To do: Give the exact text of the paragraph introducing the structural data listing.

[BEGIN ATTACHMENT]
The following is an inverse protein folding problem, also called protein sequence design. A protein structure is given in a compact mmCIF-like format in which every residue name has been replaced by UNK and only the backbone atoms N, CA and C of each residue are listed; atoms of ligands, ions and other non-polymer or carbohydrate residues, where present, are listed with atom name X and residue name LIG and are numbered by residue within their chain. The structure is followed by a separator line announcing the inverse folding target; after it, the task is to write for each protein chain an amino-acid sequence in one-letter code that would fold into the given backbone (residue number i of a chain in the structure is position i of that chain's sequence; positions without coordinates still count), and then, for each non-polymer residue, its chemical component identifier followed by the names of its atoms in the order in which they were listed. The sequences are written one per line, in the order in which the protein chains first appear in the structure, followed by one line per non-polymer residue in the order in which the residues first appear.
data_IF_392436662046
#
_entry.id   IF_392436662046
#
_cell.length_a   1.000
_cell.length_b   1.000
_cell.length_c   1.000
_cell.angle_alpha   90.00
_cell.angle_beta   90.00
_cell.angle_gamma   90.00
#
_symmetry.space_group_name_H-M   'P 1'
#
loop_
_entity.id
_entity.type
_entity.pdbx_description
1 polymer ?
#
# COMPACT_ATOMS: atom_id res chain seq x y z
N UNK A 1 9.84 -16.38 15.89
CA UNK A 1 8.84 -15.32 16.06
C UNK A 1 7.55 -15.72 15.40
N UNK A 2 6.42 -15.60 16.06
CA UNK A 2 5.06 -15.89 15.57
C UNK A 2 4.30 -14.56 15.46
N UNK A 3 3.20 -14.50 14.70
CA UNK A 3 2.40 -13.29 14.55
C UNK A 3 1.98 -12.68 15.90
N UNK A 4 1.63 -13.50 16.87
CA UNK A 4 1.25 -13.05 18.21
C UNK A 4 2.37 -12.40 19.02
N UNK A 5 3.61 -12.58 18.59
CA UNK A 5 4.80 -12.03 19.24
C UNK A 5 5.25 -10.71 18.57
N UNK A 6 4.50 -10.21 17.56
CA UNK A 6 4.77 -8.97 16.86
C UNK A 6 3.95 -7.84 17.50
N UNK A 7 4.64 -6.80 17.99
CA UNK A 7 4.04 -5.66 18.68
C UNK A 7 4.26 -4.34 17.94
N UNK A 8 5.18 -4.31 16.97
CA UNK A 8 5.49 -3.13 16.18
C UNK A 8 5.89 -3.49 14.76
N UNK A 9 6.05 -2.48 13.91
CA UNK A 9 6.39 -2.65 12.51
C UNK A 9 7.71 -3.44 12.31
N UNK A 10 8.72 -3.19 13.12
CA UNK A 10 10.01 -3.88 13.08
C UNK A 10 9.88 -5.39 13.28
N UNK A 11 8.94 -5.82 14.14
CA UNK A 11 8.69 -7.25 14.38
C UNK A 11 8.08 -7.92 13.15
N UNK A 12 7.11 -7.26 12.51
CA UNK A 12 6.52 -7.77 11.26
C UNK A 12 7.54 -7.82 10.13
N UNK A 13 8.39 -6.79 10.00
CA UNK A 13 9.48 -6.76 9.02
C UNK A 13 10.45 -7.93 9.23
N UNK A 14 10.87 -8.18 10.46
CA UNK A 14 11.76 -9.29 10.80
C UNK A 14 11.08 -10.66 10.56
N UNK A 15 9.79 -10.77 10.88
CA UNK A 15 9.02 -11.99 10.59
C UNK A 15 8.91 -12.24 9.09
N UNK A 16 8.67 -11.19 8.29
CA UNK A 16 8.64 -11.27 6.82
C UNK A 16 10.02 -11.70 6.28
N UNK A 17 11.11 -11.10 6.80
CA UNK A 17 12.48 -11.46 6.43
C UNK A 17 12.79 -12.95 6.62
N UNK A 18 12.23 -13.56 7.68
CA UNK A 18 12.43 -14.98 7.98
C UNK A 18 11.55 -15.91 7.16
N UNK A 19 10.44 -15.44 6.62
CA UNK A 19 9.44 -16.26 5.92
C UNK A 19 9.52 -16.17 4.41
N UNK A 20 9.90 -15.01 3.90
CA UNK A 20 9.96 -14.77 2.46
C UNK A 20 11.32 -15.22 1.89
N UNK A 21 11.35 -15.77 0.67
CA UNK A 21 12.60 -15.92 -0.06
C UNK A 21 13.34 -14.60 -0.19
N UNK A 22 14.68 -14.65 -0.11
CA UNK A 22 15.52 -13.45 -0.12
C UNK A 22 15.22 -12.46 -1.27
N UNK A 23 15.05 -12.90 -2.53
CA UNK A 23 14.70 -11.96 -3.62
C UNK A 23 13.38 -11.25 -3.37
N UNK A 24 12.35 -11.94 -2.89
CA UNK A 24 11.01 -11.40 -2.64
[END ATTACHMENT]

The following is an inverse protein folding problem, also called protein sequence design. A protein structure is given in a compact mmCIF-like format in which every residue name has been replaced by UNK and only the backbone atoms N, CA and C of each residue are listed; atoms of ligands, ions and other non-polymer or carbohydrate residues, where present, are listed with atom name X and residue name LIG and are numbered by residue within their chain. The structure is followed by a separator line announcing the inverse folding target; after it, the task is to write for each protein chain an amino-acid sequence in one-letter code that would fold into the given backbone (residue number i of a chain in the structure is position i of that chain's sequence; positions without coordinates still count), and then, for each non-polymer residue, its chemical component identifier followed by the names of its atoms in the order in which they were listed. The sequences are written one per line, in the order in which the protein chains first appear in the structure, followed by one line per non-polymer residue in the order in which the residues first appear.